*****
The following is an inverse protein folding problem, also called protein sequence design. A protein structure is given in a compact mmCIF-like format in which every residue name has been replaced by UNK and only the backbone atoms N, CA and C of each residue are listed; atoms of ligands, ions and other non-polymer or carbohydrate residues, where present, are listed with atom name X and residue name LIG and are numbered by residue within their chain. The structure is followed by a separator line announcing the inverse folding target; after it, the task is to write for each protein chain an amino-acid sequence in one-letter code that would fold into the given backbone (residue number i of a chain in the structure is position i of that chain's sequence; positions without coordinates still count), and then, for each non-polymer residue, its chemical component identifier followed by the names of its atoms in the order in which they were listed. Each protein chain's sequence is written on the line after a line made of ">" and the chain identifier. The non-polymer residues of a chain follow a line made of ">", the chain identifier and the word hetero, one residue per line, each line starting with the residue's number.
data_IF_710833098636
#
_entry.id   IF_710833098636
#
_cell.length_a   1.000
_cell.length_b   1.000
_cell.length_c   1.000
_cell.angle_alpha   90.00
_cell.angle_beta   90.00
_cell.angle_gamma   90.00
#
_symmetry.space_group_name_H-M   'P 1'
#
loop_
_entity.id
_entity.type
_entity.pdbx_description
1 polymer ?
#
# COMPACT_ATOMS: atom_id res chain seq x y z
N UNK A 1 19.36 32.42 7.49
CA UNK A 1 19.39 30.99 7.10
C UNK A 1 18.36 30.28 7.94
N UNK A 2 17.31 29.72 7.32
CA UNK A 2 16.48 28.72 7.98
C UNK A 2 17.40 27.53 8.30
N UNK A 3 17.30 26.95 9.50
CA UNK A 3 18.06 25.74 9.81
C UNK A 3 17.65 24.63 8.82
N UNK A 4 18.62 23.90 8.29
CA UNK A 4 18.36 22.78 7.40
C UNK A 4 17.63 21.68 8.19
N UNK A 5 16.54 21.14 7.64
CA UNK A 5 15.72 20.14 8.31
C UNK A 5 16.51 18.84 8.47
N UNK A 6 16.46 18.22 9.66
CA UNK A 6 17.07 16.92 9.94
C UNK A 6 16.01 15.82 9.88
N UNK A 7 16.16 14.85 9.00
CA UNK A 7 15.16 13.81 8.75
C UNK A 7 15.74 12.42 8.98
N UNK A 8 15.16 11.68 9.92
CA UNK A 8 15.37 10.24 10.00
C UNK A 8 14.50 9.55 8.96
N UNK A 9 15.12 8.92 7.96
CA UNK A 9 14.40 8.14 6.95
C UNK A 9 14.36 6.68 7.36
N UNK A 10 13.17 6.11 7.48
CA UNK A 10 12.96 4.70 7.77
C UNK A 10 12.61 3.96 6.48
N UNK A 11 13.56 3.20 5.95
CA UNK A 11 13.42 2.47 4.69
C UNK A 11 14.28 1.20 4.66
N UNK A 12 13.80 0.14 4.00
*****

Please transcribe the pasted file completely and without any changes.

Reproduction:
The following is an inverse protein folding problem, also called protein sequence design. A protein structure is given in a compact mmCIF-like format in which every residue name has been replaced by UNK and only the backbone atoms N, CA and C of each residue are listed; atoms of ligands, ions and other non-polymer or carbohydrate residues, where present, are listed with atom name X and residue name LIG and are numbered by residue within their chain. The structure is followed by a separator line announcing the inverse folding target; after it, the task is to write for each protein chain an amino-acid sequence in one-letter code that would fold into the given backbone (residue number i of a chain in the structure is position i of that chain's sequence; positions without coordinates still count), and then, for each non-polymer residue, its chemical component identifier followed by the names of its atoms in the order in which they were listed. Each protein chain's sequence is written on the line after a line made of ">" and the chain identifier. The non-polymer residues of a chain follow a line made of ">", the chain identifier and the word hetero, one residue per line, each line starting with the residue's number.
data_IF_710833098636
#
_entry.id   IF_710833098636
#
_cell.length_a   1.000
_cell.length_b   1.000
_cell.length_c   1.000
_cell.angle_alpha   90.00
_cell.angle_beta   90.00
_cell.angle_gamma   90.00
#
_symmetry.space_group_name_H-M   'P 1'
#
loop_
_entity.id
_entity.type
_entity.pdbx_description
1 polymer ?
#
# COMPACT_ATOMS: atom_id res chain seq x y z
N UNK A 1 19.36 32.42 7.49
CA UNK A 1 19.39 30.99 7.10
C UNK A 1 18.36 30.28 7.94
N UNK A 2 17.31 29.72 7.32
CA UNK A 2 16.48 28.72 7.98
C UNK A 2 17.40 27.53 8.30
N UNK A 3 17.30 26.95 9.50
CA UNK A 3 18.06 25.74 9.81
C UNK A 3 17.65 24.63 8.82
N UNK A 4 18.62 23.90 8.29
CA UNK A 4 18.36 22.78 7.40
C UNK A 4 17.63 21.68 8.19
N UNK A 5 16.54 21.14 7.64
CA UNK A 5 15.72 20.14 8.31
C UNK A 5 16.51 18.84 8.47
N UNK A 6 16.46 18.22 9.66
CA UNK A 6 17.07 16.92 9.94
C UNK A 6 16.01 15.82 9.88
N UNK A 7 16.16 14.85 9.00
CA UNK A 7 15.16 13.81 8.75
C UNK A 7 15.74 12.42 8.98
N UNK A 8 15.16 11.68 9.92
CA UNK A 8 15.37 10.24 10.00
C UNK A 8 14.50 9.55 8.96
N UNK A 9 15.12 8.92 7.96
CA UNK A 9 14.40 8.14 6.95
C UNK A 9 14.36 6.68 7.36
N UNK A 10 13.17 6.11 7.48
CA UNK A 10 12.96 4.70 7.77
C UNK A 10 12.61 3.96 6.48
N UNK A 11 13.56 3.20 5.95
CA UNK A 11 13.42 2.47 4.69
C UNK A 11 14.28 1.20 4.66
N UNK A 12 13.80 0.14 4.00